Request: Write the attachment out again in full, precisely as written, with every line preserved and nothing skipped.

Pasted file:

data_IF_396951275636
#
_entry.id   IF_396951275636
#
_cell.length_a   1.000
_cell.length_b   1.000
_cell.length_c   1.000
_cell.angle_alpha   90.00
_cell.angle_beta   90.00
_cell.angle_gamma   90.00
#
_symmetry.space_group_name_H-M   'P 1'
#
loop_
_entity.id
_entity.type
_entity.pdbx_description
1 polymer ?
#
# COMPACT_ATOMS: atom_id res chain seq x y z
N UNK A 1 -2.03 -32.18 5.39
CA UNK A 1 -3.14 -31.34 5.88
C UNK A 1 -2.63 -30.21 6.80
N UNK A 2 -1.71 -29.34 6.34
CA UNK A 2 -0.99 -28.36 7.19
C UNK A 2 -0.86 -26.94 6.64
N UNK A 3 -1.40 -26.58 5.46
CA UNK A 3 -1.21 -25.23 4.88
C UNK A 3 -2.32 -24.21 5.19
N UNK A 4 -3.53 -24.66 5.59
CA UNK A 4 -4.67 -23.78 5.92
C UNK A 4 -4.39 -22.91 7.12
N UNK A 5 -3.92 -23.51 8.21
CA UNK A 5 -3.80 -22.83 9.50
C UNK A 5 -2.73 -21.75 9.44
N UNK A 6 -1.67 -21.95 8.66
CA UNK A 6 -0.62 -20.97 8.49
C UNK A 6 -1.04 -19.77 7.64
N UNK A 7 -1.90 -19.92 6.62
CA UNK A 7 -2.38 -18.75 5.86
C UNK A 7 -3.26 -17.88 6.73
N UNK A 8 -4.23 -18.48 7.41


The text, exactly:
data_IF_396951275636
#
_entry.id   IF_396951275636
#
_cell.length_a   1.000
_cell.length_b   1.000
_cell.length_c   1.000
_cell.angle_alpha   90.00
_cell.angle_beta   90.00
_cell.angle_gamma   90.00
#
_symmetry.space_group_name_H-M   'P 1'
#
loop_
_entity.id
_entity.type
_entity.pdbx_description
1 polymer ?
#
# COMPACT_ATOMS: atom_id res chain seq x y z
N UNK A 1 -2.03 -32.18 5.39
CA UNK A 1 -3.14 -31.34 5.88
C UNK A 1 -2.63 -30.21 6.80
N UNK A 2 -1.71 -29.34 6.34
CA UNK A 2 -0.99 -28.36 7.19
C UNK A 2 -0.86 -26.94 6.64
N UNK A 3 -1.40 -26.58 5.46
CA UNK A 3 -1.21 -25.23 4.88
C UNK A 3 -2.32 -24.21 5.19
N UNK A 4 -3.53 -24.66 5.59
CA UNK A 4 -4.67 -23.78 5.92
C UNK A 4 -4.39 -22.91 7.12
N UNK A 5 -3.92 -23.51 8.21
CA UNK A 5 -3.80 -22.83 9.50
C UNK A 5 -2.73 -21.75 9.44
N UNK A 6 -1.67 -21.95 8.66
CA UNK A 6 -0.62 -20.97 8.49
C UNK A 6 -1.04 -19.77 7.64
N UNK A 7 -1.90 -19.92 6.62
CA UNK A 7 -2.38 -18.75 5.86
C UNK A 7 -3.26 -17.88 6.73
N UNK A 8 -4.23 -18.48 7.41